Abstract: Numerous advances in the modelling techniques of Value-at-Risk (VaR) have provided the financial institutions with a wide scope of market risk approaches. Yet it remains unknown which of the models should be used depending on the state of volatility. In this article we present the backtesting results for 1% and 2.5% VaR of six indexes from emerging and developed countries using several most known VaR models, among many: GARCH, EVT, CAViaR and FHS with multiple sets of parameters. The backtesting procedure has been based on the excess ratio, Kupiec and Christoffersen tests for multiple thresholds and cost functions. The added value of this article is that we have compared the models in four different scenarios, with different states of volatility in training and testing samples. The results indicate that the best of the models that is the least affected by changes in the volatility is GARCH(1,1) with standardized student's t-distribution. Non-parmetric techniques (e.g. CAViaR with GARCH setup (see Engle and Manganelli, 2001) or FHS with skewed normal distribution) have very prominent results in testing periods with low volatility, but are relatively worse in the turbulent periods. We have also discussed an automatic method to setting a threshold of extreme distribution for EVT models, as well as several ensembling methods for VaR, among which minimum of best models has been proven to have very good results - in particular a minimum of GARCH(1,1) with standardized student's t-distribution and either EVT or CAViaR models.
    Keywords: Value-at-Risk, GARCH, Extreme Value Theory, Filtered Historical Simulation, CAViaR, market risk, forecast comparison
    JEL: G32 C52 C53 C58
    Date: 2019
  19. By: Mandler, Martin; Scharnagl, Michael
    Abstract: We analyse the macroeconomic effects of exogenous contractions in bank lending to non-financial corporations in the Euro Area, Germany, France, Italy and Spain using a Bayesian vector autoregressive model with endogenous hyperparameter selection and identification via sign restrictions. We focus on the behaviour of firms' external financing sources alternative to bank loans, such as financing via equity, debt securities, trade credit and lending from non-banks. We investigate whether these alternative financing sources are complements to or substitutes for bank lending using the joint posterior distribution of their impulse responses with that of bank loans. For the Euro Area our results show equity, debt securities and non-bank loans to be substitutes for bank loans with negative responses to a positive loan supply shock while trade credit is a complement and responds positively. We show that the substitution relationship with respect to bank loans is more clearly visible in the joint distribution of the financing sources reactions than when focusing only on the marginal impulse responses. Quantitatively, the developments in bank loans and trade credit dominate the response of the overall sum of the external financing. This result also holds in most cases at the country level. However, whether and which of the alternative financing sources are substitutes for or complements to bank loans differs across countries.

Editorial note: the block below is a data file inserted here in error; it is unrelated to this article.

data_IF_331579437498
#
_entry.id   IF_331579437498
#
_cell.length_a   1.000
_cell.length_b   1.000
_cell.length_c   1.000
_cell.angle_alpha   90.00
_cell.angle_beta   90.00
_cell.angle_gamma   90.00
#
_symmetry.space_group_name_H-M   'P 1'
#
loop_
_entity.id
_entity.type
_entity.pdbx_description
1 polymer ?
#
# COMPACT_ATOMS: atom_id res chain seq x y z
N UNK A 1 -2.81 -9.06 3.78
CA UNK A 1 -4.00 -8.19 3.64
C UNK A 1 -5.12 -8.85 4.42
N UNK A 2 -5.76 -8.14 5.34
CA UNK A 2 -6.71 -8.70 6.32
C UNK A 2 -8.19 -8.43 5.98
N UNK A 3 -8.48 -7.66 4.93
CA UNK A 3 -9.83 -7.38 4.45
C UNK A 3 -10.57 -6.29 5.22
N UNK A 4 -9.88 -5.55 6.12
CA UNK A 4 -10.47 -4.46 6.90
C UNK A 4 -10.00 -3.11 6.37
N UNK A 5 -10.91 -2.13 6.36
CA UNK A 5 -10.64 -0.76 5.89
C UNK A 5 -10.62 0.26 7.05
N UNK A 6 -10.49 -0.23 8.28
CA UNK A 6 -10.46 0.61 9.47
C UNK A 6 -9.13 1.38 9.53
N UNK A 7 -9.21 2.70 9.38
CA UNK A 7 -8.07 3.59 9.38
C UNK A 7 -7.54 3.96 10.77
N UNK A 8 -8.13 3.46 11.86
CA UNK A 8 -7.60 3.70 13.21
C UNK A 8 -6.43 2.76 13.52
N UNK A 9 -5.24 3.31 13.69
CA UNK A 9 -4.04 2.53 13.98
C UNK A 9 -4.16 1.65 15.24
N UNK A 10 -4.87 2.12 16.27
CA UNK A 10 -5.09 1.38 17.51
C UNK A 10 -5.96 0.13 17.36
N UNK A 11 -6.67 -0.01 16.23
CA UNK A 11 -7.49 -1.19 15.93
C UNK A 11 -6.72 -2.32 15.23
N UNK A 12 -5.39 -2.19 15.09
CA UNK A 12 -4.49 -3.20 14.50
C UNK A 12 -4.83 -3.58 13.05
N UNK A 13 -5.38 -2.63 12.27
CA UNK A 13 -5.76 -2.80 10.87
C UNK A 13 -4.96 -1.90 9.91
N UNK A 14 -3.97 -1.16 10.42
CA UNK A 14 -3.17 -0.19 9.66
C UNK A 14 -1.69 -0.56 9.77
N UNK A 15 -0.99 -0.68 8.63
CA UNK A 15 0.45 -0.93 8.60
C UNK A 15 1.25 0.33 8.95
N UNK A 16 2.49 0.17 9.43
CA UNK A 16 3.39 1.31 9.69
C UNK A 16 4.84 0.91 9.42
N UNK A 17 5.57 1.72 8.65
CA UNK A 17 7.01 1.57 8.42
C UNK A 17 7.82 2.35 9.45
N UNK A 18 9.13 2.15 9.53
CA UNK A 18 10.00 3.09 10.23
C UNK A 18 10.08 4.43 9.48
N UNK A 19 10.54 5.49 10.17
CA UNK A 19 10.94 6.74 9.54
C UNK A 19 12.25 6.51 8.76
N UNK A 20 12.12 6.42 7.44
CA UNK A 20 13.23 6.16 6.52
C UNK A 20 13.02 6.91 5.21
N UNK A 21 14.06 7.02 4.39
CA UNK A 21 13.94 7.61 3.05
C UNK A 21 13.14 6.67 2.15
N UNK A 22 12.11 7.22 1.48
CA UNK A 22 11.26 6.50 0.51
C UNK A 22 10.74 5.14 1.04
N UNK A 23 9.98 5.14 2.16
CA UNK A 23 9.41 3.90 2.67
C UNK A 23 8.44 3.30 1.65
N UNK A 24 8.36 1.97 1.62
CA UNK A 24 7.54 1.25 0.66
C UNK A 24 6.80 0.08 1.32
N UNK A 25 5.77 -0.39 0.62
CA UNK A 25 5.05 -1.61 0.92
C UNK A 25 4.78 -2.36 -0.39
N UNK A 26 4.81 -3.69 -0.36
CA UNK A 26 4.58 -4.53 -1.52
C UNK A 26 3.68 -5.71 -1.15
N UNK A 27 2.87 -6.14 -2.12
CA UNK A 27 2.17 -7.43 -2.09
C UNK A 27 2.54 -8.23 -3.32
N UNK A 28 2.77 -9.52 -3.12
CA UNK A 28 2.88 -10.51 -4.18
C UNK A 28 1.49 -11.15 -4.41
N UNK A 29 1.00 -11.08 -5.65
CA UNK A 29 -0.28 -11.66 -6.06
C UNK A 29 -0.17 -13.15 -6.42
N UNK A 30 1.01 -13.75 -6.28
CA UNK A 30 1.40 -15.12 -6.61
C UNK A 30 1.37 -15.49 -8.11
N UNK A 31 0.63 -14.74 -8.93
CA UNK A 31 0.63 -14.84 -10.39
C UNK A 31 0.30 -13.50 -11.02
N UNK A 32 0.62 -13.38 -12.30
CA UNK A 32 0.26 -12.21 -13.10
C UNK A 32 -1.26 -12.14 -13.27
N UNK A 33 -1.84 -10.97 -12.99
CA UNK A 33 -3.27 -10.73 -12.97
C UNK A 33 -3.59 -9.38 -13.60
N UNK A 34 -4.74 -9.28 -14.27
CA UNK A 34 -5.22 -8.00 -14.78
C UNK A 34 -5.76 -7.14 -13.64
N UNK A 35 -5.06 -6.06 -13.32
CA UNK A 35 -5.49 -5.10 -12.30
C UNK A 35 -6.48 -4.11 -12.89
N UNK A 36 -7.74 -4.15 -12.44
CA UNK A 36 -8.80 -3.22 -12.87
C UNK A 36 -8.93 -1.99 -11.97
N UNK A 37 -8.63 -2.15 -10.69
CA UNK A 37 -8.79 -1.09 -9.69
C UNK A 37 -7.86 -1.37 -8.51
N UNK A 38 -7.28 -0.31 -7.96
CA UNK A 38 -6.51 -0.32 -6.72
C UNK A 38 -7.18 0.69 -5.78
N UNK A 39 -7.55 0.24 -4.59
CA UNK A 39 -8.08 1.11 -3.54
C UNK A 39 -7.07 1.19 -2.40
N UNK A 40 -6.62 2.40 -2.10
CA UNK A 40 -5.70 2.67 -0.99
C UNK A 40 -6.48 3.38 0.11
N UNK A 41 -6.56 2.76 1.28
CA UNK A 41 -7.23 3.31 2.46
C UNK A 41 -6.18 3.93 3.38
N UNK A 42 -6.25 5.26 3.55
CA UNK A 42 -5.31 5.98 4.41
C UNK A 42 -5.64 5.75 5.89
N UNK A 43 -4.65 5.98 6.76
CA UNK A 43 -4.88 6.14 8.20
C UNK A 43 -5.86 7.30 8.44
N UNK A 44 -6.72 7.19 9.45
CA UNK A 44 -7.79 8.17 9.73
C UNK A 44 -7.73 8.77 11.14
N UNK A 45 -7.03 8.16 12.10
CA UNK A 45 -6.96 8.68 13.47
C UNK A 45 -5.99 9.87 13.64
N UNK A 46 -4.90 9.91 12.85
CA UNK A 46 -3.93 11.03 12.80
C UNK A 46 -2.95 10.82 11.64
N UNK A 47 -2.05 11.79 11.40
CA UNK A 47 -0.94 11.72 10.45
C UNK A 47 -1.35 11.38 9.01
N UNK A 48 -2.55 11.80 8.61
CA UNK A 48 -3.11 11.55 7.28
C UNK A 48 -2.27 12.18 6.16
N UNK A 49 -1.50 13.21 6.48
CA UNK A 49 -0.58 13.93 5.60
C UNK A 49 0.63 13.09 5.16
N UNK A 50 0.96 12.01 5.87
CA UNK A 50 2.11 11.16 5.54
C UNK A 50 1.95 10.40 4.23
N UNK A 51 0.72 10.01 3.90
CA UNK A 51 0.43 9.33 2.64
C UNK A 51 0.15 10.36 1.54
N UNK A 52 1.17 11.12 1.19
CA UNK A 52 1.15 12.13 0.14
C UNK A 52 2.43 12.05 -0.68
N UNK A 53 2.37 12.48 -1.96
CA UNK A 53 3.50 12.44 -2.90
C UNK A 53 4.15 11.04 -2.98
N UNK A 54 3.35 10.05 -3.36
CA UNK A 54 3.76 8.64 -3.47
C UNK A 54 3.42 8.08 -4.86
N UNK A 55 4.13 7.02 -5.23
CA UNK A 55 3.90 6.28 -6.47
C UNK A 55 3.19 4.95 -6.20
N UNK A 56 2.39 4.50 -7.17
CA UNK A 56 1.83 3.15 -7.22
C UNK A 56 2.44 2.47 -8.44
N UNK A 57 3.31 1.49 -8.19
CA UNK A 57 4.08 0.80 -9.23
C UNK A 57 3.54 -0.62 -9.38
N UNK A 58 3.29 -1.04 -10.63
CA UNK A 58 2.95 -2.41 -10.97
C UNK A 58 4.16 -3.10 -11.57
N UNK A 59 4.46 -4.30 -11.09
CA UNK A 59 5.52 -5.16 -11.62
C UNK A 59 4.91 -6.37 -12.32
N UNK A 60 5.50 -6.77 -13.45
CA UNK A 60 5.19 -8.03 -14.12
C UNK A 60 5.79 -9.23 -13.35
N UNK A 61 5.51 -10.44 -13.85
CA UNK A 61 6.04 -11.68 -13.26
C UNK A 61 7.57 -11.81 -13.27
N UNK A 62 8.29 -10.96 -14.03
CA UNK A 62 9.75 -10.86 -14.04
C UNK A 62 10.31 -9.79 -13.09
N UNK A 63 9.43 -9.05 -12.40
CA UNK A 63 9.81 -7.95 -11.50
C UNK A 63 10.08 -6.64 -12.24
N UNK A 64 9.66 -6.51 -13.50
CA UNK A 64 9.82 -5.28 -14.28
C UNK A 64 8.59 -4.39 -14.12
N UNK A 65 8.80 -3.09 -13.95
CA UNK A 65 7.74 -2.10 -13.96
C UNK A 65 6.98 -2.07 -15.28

Keywords: loan supply,external financing,Euro Area,Bayesian VAR,sign restrictions,joint posterior distribution
    JEL: C32 E32 E51
    Date: 2019
  20. By: Paola Morales; Daniel Osorio; Juan Sebastian Lemus-Esquivel
    Abstract: This paper analyses the extent to which the strength of the credit channel is affected by the expansion of domestic banks abroad, widely considered the most important structural change of Colombia banking system in recent years. Using loan-level quarterly data for the period between 2007 and 2016, we estimate panel specifications that relate changes in the loan amount and the loan interest rates to variations on the domestic policy rate, the number of foreign subordinates of the lender bank and the interaction between the two. The results suggest that the response of international banks (i.e., those that have significantly expanded abroad) in the face of changes to the domestic policy rate is not statistically different to that of purely local banks, while the cost of credit is found to be slightly higher. Even though in principle this could be interpreted to the effect that internationalization has had no significant effect on the potency of the credit channel, the results tend towards a more subtle conclusion. Specifically, in the face of increases in the domestic policy rate, international banks tend to switch more strongly from domestic to foreign sources of funding. Purely local banks are able thus to capture relatively more domestic funding under these conditions, which allows their credit activity to respond to monetary policy on a similar scale to that of international banks. This result supports the idea that banks switch funding activities between their operating jurisdictions depending on monetary policy conditions, and that the internationalization of domestic banks plays a cushioning role for the economy at times when the monetary policy stance changes significantly.
    Keywords: bank-lending channel, internationalization of banks, banks' business models, branches and subsidiaries
    JEL: E43 E52 F23 F34 F44
    Date: 2019–07